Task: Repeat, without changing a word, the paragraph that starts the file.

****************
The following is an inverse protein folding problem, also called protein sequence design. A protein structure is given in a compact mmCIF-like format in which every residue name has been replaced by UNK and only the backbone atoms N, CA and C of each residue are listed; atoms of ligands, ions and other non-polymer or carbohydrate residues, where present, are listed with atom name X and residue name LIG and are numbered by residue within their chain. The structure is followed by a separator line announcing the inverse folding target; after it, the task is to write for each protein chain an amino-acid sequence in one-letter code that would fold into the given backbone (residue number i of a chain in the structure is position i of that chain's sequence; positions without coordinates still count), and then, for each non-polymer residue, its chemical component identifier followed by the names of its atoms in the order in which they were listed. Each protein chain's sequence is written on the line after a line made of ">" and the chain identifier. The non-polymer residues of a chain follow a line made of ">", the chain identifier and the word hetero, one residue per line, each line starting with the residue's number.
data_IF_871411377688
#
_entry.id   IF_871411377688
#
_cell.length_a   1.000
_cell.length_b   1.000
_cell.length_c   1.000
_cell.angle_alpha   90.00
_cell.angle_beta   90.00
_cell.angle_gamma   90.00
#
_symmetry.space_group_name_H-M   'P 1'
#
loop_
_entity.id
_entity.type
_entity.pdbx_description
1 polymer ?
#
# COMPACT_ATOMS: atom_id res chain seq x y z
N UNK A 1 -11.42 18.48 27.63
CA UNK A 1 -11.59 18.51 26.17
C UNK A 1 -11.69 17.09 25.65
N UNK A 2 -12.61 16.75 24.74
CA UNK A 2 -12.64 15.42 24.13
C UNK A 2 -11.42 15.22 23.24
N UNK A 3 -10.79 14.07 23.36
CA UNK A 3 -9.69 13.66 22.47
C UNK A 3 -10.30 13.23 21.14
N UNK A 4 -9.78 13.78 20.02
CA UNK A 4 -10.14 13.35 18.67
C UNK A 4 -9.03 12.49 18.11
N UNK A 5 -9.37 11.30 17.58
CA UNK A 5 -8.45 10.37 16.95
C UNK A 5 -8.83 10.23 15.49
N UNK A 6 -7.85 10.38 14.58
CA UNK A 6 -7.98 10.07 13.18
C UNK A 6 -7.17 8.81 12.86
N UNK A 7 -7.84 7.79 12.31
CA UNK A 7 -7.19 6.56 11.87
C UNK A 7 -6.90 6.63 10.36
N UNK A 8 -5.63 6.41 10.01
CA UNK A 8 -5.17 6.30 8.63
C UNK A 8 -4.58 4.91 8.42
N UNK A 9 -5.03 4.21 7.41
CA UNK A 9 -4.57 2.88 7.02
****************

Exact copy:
The following is an inverse protein folding problem, also called protein sequence design. A protein structure is given in a compact mmCIF-like format in which every residue name has been replaced by UNK and only the backbone atoms N, CA and C of each residue are listed; atoms of ligands, ions and other non-polymer or carbohydrate residues, where present, are listed with atom name X and residue name LIG and are numbered by residue within their chain. The structure is followed by a separator line announcing the inverse folding target; after it, the task is to write for each protein chain an amino-acid sequence in one-letter code that would fold into the given backbone (residue number i of a chain in the structure is position i of that chain's sequence; positions without coordinates still count), and then, for each non-polymer residue, its chemical component identifier followed by the names of its atoms in the order in which they were listed. Each protein chain's sequence is written on the line after a line made of ">" and the chain identifier. The non-polymer residues of a chain follow a line made of ">", the chain identifier and the word hetero, one residue per line, each line starting with the residue's number.